WYP Welcomes New Board Members
Wilderness Youth Project (WYP), the leading nature connection organization in Santa Barbara County, is proud to announce the addition of Devon Azzam and Teresa Romero as Board Trustees.
With the addition of these two respected leaders, WYP is responding to our community’s increasing recognition that all children need nature. Their leadership will support WYP’s efforts to deepen opportunities for local youth to connect with nature.
Operating summer camps, an outdoor early childhood program, after-school nature-based programs, and a subsidized program called “Bridge to Nature” in local low-income public schools and at community partner sites, WYP brings nature connection to more than a thousand children a year on a weekly basis, building on the fact that nature connection makes kids “smarter, healthier and happier.”
“Devon and Teresa both have impressive histories of working in their communities to provide access and support for environmental education and nature connection." WYP Executive Director Dan Fontaine said. “Recruiting them to the board will help us serve local children even more fully."
WYP Board members oversee governance, finance, and fundraising, and act as ambassadors to the community. The Board of Trustees also includes Amy Schneider, April Price, MS, Brook Eiler, Carrie Kappel, Ph.D., Chris Ragland, Graciela Cabello, Kyra Rogers, MSW, Laura Russell, CPA, and Lena Morán-Acereto, M.A. Ed.
New Board Member Bios:
Azzam is overjoyed to be able to call Santa Barbara home after a long journey of finding her way back after graduating from UC Santa Barbara. Azzam majored in environmental studies and cultural anthropology and stayed at UCSB to earn her multiple subject teaching credential and master of education. With a passion for making connections between core content and outdoor experiences, Azzam taught in the traditional classroom for 8 years, then had the opportunity to work with schools in San Diego and Orange County to develop school garden programs. She was the co-founder of a non-profit aimed at greening schoolyards and supporting school gardens and worked as an outdoor education consultant. In 2019, Azzam and her family had the opportunity to return to Santa Barbara. Her two children have found community through participation in WYP programs. Through her work as Assistant Director of Outreach in the Gevirtz School of Education at UCSB, Devon is passionate about supporting WYP’s Bridge to Nature program and finding more ways to provide all children access to nature connection. Most recently, Devon has taken on the role of Regional Director of the California Global Education Project at UCSB and is beginning her journey as a doctoral student where she intends to knit together the ideas and experiences she has gathered along her career path in regards to early childhood, nature connection, and school environments.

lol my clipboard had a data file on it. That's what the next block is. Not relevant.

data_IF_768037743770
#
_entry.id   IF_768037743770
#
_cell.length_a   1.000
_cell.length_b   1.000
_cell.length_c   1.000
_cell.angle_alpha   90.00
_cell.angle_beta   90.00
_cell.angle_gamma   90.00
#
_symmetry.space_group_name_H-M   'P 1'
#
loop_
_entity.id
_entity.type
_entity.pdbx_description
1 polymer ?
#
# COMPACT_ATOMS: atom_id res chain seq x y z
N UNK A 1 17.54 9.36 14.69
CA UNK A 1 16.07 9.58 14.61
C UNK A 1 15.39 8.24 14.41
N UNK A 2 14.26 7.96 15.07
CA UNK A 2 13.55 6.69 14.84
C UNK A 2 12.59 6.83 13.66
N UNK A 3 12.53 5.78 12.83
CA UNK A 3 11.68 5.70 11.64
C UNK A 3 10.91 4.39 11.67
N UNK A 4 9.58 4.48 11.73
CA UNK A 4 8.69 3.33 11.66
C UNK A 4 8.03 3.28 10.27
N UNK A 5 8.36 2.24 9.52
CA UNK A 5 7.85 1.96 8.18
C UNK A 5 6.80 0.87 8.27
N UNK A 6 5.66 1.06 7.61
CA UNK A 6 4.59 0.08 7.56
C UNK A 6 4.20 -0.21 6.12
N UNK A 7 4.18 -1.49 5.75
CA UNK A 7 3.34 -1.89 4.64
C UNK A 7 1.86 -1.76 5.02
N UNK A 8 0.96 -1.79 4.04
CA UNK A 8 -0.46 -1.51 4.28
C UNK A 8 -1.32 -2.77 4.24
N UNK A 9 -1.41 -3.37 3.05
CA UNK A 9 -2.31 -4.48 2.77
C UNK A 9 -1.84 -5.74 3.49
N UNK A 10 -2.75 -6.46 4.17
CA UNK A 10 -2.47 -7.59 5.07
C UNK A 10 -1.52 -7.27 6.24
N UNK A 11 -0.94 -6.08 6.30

Romero serves as the Environmental Director for the Santa Ynez Band of Chumash Indians; is an enrolled member of the Coastal Band of Chumash and is a member Syuxtun Plant Collective, a traditional plant collective focusing on tending, gathering and preparation of traditional plants. She has served on the MPA Statewide Leadership Team as a Southern California Tribal Representative since 2019; serves on the Executive Committee for the Central Coast Climate Justice Network; and is an elected representative for the Region 9 EPA Tribal Caucus and the steering committee for Central Coast Climate Collaborative. Romero has worked for over 20 years assisting Tribal Communities on projects, such as acquiring lands for the Kashia Band of Pomo Indians, protecting Treaty Rights (Little River Band of Ottawa Indians), and preserving traditional cultural knowledge for her Chumash community. Romero has deep ties to her traditional homelands and resources. Romero, with three other indigenous women, created a non-profit, the Native Coast Action Network to help west coast indigenous communities build capacity and assist in implementing cultural and environmental initiatives. Romero enjoys time at the ocean, traditional gathering and spending time with her family and community.
More about WYP:
The mission of Wilderness Youth Project is to foster confidence, health, and a lifelong love of learning for young people and families through active outdoor experiences and mentoring.
WYP takes participants to resource-rich locations, such as creeks, beaches, mountain trails, and open spaces in Santa Barbara’s abundant front country. The core routines include child-centered exploration, awareness, and the building of naturalist skills. They use a nature-based mentoring curriculum that combines experience in nature with a hands-on learning process. Participants are with WYP many times over the course of a season, deepening connections with themselves, the group, their mentors, and the places they go.